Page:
Regina v Price (Herbert): CACD 1989

A woman went to consult the defendant, a doctor, as she thought she was pregnant and did not wish to have the child. It was common ground that she told the defendant she thought she was some three months pregnant, that she desired not to have the child and that there was talk of going to Harley Street if there was any question of terminating any pregnancy. Although she exhibited most of the classic symptoms of being pregnant the defendant apparently told her that he did not think she was. The defendant suggested that she should be fitted with a Gynekoil, an IUD, according to the defendant, because she was frightened of becoming pregnant, and according to the woman, to procure an abortion. Two days later, the coil was inserted. The following day the woman went to a police surgeon who concluded she was pregnant and would shortly miscarry which she did on the following day, the foetus being some ten weeks old. The defendant was convicted by the jury of using an instrument – the Gynekoil – with intent to procure a miscarriage, contrary to section 58 of the 1861 Act.
Held: The judge had misdirected the jury in failing to warn them of the dangers of convicting the defendant on the uncorroborated evidence of the woman – she being in law an accomplice. Sachs LJ: ‘The essential issue for the jury was, did the defendant at the time that he inserted the Gynekoil with the insertion tube know or believe that [she] was pregnant and accordingly introduce the instrument with intent to produce a miscarriage, or did he, as it was his case for the defence, think that she was not pregnant and introduce it for the purpose of allaying anxieties on her behalf as regards the future.’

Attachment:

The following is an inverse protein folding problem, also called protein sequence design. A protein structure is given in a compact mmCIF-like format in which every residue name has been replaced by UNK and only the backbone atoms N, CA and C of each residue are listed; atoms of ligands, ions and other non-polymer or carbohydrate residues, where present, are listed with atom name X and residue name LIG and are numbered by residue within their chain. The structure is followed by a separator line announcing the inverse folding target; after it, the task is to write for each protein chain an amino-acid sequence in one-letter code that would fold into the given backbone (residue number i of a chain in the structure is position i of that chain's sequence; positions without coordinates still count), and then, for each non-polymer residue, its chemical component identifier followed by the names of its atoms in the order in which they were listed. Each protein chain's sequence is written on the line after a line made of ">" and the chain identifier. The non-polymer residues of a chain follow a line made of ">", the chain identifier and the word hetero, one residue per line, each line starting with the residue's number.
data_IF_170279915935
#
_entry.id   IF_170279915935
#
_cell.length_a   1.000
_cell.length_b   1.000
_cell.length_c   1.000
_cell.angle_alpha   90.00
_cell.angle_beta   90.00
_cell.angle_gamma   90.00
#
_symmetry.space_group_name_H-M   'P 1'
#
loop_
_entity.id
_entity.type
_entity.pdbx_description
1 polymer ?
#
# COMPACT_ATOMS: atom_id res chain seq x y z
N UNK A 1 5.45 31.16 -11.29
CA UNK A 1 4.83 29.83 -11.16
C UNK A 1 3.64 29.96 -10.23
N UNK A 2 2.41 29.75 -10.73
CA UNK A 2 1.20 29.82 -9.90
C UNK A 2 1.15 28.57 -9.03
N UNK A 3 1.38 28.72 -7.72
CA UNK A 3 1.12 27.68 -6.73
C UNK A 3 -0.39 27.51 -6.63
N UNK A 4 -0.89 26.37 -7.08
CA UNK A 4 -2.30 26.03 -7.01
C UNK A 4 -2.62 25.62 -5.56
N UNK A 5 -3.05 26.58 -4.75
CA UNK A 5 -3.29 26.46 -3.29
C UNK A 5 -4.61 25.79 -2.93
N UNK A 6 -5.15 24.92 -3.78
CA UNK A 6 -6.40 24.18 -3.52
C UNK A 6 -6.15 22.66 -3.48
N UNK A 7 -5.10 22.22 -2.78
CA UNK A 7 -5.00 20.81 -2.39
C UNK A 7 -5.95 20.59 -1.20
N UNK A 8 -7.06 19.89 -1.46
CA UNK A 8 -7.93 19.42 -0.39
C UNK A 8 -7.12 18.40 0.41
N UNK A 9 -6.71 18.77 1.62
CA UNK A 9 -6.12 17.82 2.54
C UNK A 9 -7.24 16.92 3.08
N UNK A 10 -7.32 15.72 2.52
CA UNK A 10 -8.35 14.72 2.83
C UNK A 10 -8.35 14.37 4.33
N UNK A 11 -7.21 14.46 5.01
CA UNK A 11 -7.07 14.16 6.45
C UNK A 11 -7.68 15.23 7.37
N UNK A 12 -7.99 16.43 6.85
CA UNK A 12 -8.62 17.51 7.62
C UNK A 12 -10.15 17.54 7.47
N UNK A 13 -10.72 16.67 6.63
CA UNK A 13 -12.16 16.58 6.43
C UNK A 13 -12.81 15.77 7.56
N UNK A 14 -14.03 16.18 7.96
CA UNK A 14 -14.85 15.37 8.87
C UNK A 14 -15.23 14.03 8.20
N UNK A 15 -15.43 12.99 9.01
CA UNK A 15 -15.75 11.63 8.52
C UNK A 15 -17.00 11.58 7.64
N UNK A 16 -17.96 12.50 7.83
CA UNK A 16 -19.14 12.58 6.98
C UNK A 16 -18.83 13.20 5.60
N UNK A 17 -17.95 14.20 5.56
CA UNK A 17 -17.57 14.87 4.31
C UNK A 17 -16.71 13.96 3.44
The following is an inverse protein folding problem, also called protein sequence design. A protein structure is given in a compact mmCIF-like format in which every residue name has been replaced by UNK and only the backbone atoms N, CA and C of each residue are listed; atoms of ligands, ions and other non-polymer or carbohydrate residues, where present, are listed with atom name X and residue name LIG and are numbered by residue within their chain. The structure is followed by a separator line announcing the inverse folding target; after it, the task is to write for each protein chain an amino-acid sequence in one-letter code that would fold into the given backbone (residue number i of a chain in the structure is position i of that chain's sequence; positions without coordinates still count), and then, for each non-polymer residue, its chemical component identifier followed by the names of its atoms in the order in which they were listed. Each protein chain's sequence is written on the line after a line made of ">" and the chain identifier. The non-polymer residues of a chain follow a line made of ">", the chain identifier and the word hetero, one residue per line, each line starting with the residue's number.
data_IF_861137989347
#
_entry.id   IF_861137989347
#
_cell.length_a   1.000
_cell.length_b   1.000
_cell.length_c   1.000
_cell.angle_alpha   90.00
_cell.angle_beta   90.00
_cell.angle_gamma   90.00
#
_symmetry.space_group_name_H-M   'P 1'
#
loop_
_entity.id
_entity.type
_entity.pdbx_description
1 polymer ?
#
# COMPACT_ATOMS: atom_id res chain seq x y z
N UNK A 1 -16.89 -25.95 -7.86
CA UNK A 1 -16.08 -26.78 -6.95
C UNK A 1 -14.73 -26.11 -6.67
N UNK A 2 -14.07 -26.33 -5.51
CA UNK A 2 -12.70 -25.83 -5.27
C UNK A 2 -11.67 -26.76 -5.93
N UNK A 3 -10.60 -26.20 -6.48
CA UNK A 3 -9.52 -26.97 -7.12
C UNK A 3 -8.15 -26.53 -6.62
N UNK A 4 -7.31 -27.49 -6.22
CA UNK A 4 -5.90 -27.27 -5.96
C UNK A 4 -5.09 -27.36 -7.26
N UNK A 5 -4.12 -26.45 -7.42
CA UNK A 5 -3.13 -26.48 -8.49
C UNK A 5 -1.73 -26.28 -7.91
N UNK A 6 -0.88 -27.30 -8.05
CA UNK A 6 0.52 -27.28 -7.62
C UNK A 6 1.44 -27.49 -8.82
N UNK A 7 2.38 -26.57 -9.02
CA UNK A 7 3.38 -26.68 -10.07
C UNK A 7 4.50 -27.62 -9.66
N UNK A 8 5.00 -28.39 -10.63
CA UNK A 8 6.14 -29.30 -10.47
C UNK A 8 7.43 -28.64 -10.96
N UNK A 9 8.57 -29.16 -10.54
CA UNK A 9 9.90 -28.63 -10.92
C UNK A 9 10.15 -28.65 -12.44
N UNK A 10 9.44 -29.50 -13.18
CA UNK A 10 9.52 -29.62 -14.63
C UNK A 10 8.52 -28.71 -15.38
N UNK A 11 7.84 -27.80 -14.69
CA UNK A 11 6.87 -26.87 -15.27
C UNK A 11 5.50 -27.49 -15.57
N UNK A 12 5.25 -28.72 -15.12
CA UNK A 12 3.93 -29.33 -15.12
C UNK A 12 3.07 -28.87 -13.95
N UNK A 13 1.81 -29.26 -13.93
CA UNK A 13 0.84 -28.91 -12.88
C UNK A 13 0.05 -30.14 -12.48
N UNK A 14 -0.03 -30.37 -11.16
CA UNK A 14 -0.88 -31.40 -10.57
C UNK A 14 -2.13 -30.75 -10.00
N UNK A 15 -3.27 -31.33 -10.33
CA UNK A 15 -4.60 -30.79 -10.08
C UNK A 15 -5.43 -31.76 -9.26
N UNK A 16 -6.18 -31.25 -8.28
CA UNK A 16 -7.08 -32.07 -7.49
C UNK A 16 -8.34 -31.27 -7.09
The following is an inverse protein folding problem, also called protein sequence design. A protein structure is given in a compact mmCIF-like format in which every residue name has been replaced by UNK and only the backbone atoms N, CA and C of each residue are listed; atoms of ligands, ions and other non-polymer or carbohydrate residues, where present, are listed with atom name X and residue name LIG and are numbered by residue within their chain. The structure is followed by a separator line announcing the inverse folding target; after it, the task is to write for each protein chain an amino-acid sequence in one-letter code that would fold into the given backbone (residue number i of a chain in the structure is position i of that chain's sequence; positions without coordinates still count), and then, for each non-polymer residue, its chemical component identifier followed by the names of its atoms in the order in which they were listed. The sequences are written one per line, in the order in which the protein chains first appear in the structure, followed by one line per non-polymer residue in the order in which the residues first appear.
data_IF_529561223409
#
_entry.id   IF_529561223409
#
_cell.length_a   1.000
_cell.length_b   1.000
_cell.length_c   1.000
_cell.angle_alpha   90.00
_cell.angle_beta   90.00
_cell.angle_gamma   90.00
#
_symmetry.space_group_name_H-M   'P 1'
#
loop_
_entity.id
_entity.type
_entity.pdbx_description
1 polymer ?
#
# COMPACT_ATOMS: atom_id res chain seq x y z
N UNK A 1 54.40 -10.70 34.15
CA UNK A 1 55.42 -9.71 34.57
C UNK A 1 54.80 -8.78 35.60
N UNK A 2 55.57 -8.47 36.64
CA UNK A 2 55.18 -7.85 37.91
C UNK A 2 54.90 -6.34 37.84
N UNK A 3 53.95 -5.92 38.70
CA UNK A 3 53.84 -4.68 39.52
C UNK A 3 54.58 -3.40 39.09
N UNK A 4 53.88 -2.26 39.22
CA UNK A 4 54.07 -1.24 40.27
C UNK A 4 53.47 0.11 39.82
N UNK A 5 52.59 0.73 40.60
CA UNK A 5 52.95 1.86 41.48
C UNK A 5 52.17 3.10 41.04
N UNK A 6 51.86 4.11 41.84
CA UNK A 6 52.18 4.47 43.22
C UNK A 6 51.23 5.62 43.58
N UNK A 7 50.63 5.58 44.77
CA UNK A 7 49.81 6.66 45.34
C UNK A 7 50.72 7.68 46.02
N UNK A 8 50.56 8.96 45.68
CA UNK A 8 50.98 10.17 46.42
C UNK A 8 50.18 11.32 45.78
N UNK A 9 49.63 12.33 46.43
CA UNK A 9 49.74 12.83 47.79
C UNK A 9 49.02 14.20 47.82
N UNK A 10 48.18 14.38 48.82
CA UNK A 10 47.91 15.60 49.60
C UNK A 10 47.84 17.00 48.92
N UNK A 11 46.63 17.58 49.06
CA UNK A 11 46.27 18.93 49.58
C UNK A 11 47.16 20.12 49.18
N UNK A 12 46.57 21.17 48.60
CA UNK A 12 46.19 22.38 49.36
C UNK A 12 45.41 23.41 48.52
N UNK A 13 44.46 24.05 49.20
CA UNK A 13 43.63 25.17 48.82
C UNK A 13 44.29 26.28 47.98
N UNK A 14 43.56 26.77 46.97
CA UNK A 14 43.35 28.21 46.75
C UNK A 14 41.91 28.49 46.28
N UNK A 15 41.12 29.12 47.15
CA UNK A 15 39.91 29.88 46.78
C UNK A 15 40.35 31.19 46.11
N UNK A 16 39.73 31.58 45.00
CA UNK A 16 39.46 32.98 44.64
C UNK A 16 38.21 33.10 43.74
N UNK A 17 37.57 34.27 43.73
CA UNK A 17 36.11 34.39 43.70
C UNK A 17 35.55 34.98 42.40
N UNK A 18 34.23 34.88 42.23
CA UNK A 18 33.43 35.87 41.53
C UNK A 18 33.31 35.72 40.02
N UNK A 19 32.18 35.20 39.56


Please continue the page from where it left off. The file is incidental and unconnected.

Sachs LJ, Fenton Atkinson and Cusack JJ


[1969] 1 QB 541


England and Wales

Cited by:

CitedRegina (Smeaton) v Secretary of State for Health and Others Admn 18-Apr-2002
The claimant challenged the Order as regards the prescription of the morning-after pill, asserting that the pill would cause miscarriages, and that therefore the use would be an offence under the 1861 Act.
Held: ‘SPUC’s case is that any . .
CitedRegina v Dhingra CC 1991
(Crown Court at Birmingham) A doctor who had fitted a patient, with an IUD was charged with an offence under section 58 of the 1861 Act. Having heard medical evidence from two consultant gynaecologists and legal argument the judge withdrew the case . .
Lists of cited by and citing cases may be incomplete.

Crime, Health Professions

Updated: 06 May 2022; Ref: scu.223716